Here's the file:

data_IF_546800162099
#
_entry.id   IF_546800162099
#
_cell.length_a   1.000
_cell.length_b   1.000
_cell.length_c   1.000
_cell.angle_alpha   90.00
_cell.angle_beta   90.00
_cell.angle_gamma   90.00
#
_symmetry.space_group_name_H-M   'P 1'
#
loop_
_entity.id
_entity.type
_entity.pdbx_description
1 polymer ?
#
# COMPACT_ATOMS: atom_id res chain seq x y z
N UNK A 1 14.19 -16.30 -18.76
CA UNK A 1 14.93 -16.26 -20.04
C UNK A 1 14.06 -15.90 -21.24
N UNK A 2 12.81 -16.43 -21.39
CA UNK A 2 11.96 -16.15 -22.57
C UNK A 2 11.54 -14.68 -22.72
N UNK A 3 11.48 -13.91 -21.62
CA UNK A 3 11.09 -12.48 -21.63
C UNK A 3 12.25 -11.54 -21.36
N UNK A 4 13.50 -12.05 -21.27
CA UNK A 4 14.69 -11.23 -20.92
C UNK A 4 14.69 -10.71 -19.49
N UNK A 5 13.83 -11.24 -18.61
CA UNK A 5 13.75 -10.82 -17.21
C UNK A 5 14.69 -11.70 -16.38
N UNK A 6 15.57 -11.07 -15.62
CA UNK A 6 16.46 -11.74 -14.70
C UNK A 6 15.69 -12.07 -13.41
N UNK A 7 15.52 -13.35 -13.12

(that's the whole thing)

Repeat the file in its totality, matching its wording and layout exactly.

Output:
data_IF_546800162099
#
_entry.id   IF_546800162099
#
_cell.length_a   1.000
_cell.length_b   1.000
_cell.length_c   1.000
_cell.angle_alpha   90.00
_cell.angle_beta   90.00
_cell.angle_gamma   90.00
#
_symmetry.space_group_name_H-M   'P 1'
#
loop_
_entity.id
_entity.type
_entity.pdbx_description
1 polymer ?
#
# COMPACT_ATOMS: atom_id res chain seq x y z
N UNK A 1 14.19 -16.30 -18.76
CA UNK A 1 14.93 -16.26 -20.04
C UNK A 1 14.06 -15.90 -21.24
N UNK A 2 12.81 -16.43 -21.39
CA UNK A 2 11.96 -16.15 -22.57
C UNK A 2 11.54 -14.68 -22.72
N UNK A 3 11.48 -13.91 -21.62
CA UNK A 3 11.09 -12.48 -21.63
C UNK A 3 12.25 -11.54 -21.36
N UNK A 4 13.50 -12.05 -21.27
CA UNK A 4 14.69 -11.23 -20.92
C UNK A 4 14.69 -10.71 -19.49
N UNK A 5 13.83 -11.24 -18.61
CA UNK A 5 13.75 -10.82 -17.21
C UNK A 5 14.69 -11.70 -16.38
N UNK A 6 15.57 -11.07 -15.62
CA UNK A 6 16.46 -11.74 -14.70
C UNK A 6 15.69 -12.07 -13.41
N UNK A 7 15.52 -13.35 -13.12